Manatee teachers visit students where they live
Soon, children will be piling onto bright yellow school buses every morning, taking them to their new classes – and sometimes, a new school – for the beginning of the new school year.
Wednesday afternoon, though, the tables were turned. Three busloads of teachers from Manatee Middle and Manatee Elementary boarded buses at the schools’ joint campus, and headed off to visit the children.
Over 100 teachers stopped by four Habitat for Humanity communities, all within the feeder zone for both schools, to “show the flag” and get a headstart on welcoming the students back.
“We’re excited about the start of school, and we want the kids to be excited, too,” said Manatee Middle School principal Pam Vickaryous. She led a group of teachers clapping and chanting, “it’s great to be – at Manatee,” and even some of the kids joined in.
The children, and also their parents, were already excited about the start of the new school year in many cases, judging by the turnout of kids and parents, mostly mothers, who turned out in the playgrounds at each community to greet the caravan of buses. Returning students greeted favorite teachers with hugs, while their younger brothers and sisters, just starting school for the first time, hung back shyly.
Alex Garcon, 5, was one of the shy ones, although she was happy to accept one of the popsicles or Icy Pops that were passed out at each stop, and had a big smile for the camera. Her sister, Stephanie, 16, who attends Lely High School, brought her to the park, said Alex will be a new pre-k student.
“I’m definitely happy to be back,” said middle school student Darica Boussiquot, 13. “I need my education.” She gave a hug to computer technology teacher Olivio Pozo, who had taught her in sixth grade, even though she was now the middle school of an upperclassman, going into the eighth grade.
At the Trail Ridge community, a few of the male teachers got into an impromptu game of catch, tossing a football back and forth with some of the kids, perhaps doing a little scouting for their athletic teams.
Manatee Elementary fourth grade teacher Debbie Thompson talked with Dorena Charles, 9, who will be going into the fourth grade, but didn’t know yet which class she would be in, while Dorena sucked down her popsicle.
“We’ve never done this before,” said Thompson, “and I’ve been teaching here 12 years. It’s great we’re getting to visit Habitat.” Families living in communities developed by Habitat for Humanity form a significant percentage of the student body at Manatee elementary and middle.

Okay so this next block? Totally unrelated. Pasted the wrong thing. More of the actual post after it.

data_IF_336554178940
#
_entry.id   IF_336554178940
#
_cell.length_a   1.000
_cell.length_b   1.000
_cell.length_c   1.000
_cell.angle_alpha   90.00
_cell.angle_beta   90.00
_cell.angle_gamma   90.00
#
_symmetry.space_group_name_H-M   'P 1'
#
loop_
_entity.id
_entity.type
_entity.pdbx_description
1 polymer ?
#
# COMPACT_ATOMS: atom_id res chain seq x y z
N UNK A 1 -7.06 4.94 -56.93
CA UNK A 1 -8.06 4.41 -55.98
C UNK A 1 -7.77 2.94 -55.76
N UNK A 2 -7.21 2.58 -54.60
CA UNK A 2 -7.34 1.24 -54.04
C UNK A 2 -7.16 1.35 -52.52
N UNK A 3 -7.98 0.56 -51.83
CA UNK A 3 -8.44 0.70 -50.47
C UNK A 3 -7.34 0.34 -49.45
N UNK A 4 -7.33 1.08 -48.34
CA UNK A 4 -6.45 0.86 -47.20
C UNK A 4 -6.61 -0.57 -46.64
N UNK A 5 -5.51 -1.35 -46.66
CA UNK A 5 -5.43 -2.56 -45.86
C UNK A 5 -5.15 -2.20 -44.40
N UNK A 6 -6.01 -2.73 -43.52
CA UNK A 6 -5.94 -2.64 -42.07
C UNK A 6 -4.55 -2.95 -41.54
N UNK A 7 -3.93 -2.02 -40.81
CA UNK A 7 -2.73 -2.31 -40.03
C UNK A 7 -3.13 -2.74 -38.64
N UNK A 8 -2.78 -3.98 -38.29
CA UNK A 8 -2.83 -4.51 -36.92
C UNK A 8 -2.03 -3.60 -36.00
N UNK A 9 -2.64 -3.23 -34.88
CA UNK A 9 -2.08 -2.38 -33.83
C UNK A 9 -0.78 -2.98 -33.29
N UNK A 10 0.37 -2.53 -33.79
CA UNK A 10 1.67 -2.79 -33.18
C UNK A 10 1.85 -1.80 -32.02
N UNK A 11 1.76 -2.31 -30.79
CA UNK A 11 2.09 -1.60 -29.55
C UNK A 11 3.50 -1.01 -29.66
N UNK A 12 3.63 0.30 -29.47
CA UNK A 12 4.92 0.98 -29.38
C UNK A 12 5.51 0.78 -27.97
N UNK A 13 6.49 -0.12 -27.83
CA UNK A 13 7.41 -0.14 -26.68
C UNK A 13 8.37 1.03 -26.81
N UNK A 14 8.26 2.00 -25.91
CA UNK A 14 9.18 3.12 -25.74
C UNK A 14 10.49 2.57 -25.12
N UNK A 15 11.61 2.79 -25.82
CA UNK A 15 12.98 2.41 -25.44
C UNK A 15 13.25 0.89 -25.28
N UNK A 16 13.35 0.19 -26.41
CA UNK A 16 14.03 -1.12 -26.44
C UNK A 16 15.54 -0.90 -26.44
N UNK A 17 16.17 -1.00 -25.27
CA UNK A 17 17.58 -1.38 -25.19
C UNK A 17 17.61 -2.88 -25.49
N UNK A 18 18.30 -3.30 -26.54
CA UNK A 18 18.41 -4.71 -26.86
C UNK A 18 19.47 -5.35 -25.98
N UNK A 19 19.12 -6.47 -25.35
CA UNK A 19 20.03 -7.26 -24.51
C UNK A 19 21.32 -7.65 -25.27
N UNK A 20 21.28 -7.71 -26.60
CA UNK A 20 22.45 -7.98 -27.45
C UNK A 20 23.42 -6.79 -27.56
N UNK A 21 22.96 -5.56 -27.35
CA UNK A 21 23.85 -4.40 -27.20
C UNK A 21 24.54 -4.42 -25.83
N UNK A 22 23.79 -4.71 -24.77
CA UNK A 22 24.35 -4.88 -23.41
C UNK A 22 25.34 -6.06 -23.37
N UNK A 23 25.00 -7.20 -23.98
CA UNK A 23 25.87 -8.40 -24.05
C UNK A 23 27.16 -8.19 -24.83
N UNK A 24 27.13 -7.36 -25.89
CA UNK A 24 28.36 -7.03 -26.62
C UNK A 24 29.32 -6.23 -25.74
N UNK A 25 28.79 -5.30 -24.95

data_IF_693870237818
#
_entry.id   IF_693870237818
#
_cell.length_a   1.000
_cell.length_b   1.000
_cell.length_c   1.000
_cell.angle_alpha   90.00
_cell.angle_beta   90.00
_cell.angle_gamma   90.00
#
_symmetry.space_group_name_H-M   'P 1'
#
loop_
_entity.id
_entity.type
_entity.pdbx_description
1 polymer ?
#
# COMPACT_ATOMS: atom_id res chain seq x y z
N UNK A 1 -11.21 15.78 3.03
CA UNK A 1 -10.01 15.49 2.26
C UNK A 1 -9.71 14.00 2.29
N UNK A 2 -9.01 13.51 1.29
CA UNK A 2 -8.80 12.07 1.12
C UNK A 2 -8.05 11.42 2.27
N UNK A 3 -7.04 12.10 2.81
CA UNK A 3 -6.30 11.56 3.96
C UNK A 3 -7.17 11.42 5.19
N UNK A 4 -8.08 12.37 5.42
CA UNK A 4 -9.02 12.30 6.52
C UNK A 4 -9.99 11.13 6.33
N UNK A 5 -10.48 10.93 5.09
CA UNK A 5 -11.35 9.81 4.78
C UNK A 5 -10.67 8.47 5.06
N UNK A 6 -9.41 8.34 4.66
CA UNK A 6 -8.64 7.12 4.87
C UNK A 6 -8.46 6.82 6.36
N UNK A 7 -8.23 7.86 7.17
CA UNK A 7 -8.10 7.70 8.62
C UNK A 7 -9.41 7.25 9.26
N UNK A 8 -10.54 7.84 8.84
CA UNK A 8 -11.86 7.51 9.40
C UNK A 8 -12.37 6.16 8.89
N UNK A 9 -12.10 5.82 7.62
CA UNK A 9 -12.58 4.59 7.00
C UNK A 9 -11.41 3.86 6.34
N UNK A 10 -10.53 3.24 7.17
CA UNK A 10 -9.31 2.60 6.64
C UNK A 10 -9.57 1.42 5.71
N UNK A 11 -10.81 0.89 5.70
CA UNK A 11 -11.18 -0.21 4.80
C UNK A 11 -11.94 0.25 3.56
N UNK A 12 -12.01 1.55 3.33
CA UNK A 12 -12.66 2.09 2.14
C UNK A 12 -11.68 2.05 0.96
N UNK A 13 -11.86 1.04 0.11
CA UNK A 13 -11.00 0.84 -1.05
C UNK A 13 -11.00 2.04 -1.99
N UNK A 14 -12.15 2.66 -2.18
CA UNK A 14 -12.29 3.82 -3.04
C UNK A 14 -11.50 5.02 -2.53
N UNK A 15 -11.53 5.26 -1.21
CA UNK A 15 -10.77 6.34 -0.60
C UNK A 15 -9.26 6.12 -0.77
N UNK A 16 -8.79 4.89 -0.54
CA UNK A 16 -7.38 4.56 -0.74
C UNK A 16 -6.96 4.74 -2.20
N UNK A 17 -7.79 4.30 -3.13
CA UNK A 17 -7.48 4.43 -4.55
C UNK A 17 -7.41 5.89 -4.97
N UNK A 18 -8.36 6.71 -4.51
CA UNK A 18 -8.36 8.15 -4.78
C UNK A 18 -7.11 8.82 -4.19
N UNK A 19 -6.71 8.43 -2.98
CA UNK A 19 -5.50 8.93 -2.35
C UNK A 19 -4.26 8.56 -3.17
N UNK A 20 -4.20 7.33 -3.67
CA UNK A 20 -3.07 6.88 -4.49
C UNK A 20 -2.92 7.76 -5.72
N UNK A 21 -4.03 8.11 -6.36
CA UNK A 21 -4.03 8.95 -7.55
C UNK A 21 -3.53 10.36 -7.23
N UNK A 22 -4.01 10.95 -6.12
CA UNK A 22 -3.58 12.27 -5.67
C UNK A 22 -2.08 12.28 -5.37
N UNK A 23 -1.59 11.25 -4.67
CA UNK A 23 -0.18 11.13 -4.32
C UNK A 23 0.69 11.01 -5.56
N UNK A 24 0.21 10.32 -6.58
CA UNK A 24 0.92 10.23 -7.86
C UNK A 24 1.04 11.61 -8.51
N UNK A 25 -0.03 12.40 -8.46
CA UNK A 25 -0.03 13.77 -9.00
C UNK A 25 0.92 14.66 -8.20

Both are Title 1 schools, meaning that over 90 percent of the students qualify for the schools’ free or reduced price breakfast and lunch programs. For many of these students, summers away from school can be a time of increased hunger, an additional reason to welcome the return to school.
Habitat for Humanity provides houses for lower income families, giving them the chance to own their own home. As part of the deal for receiving a reduced-price home through Habitat for Humanity, every prospective Habitat homeowner is required to contribute 500 hours of sweat equity, physical work on their own or another Habitat home.
“It’s a lot of hours” that Habitat clients are required to put in, said Rev. Lisa Lefkow, executive director of development and administration for Habitat for Humanity of Collier County. “Add it up, and that’s over 12 weeks of full-time work” – about a quarter of an entire year.
Lefkow stressed that Habitat homes must be earned, and it is critical for the long-term viability of the program that homeowners can and do pay their mortgages, to keep a flow of funds for future homes. She was greeted with a hug at the Victoria Falls neighborhood by community leader Gedeon Anis.
“We are very happy to have the teachers come” and welcome the kids for the new school year, he said.
Habitat donor relations representative Andrea McKenna also rode along on a bus, and told the teachers before they got to the communities how having a stable housing situation makes education easier for the students.
“Once they move in, the children show an eight percent gain in reading, and 16 percent in math,” according to a study performed by FGCU, she said, with further gains after they have been living in their own home for an extended period.